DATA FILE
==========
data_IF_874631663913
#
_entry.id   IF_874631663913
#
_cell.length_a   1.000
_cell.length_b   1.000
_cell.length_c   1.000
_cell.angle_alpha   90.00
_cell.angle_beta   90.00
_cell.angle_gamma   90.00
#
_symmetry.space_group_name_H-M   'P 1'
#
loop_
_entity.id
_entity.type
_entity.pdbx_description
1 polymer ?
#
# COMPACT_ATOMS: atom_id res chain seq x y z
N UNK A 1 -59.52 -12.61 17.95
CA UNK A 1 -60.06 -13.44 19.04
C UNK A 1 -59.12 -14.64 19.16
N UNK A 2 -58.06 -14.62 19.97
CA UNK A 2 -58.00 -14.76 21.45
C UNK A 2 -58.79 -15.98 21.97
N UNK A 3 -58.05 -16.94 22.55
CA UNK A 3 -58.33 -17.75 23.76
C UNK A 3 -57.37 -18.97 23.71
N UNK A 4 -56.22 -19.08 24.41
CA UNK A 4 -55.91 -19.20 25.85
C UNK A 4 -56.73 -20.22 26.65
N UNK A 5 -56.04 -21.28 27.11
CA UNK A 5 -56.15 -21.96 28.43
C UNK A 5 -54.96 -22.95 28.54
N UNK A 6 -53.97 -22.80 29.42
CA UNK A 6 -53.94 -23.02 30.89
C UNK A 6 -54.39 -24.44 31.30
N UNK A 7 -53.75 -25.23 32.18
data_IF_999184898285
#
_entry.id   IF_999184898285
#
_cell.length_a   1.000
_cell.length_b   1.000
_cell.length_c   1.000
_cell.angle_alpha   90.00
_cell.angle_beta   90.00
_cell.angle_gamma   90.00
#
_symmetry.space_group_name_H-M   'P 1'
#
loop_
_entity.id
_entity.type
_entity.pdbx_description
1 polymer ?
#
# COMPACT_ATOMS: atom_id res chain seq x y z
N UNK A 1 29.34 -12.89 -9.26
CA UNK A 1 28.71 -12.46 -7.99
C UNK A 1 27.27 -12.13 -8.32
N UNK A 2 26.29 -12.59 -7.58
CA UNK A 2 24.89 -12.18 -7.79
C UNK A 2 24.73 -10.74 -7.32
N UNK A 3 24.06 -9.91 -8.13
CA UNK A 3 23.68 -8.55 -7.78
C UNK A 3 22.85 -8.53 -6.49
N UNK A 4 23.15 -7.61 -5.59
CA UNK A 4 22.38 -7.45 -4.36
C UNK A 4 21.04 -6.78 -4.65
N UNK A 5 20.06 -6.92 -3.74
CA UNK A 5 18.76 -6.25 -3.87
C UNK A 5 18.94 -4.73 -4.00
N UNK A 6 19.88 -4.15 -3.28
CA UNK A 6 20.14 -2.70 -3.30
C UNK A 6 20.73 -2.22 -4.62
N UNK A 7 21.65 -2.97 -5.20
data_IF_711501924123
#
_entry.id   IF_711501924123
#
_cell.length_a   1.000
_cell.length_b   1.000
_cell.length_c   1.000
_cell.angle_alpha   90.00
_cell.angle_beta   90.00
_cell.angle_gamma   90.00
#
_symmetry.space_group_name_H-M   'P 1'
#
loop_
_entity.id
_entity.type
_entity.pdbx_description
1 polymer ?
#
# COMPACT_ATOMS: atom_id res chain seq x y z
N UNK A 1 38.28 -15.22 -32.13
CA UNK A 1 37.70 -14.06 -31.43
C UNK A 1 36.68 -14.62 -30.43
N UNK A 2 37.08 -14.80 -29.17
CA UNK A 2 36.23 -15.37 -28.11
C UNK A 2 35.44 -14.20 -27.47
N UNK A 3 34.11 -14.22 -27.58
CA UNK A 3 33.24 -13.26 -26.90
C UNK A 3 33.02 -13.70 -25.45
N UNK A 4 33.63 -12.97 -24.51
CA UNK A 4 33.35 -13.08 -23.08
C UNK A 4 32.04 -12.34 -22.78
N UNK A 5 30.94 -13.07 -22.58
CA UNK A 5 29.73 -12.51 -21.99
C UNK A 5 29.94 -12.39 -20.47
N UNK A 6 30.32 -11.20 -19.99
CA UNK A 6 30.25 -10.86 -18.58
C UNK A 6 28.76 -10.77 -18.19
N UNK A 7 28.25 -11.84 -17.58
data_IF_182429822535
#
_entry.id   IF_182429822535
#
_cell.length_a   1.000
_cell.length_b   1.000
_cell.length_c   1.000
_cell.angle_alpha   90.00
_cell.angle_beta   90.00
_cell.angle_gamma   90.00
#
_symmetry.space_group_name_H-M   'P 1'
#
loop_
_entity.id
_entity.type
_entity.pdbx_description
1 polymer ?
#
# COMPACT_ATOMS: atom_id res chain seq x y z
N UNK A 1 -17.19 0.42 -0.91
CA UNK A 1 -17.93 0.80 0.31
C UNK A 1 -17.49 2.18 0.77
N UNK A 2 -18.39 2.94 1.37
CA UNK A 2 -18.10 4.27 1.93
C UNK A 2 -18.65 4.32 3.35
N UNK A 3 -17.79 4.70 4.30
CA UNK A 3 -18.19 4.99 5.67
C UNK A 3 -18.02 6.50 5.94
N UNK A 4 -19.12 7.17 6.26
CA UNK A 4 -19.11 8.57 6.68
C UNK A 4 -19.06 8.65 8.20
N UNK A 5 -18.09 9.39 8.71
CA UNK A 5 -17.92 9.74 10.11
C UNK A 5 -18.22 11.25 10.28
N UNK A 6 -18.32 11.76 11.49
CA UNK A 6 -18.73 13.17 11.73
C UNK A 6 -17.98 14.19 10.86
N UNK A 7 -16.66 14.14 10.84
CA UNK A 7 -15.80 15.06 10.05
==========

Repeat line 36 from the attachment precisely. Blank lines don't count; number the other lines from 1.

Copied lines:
N UNK A 6 -53.97 -22.80 29.42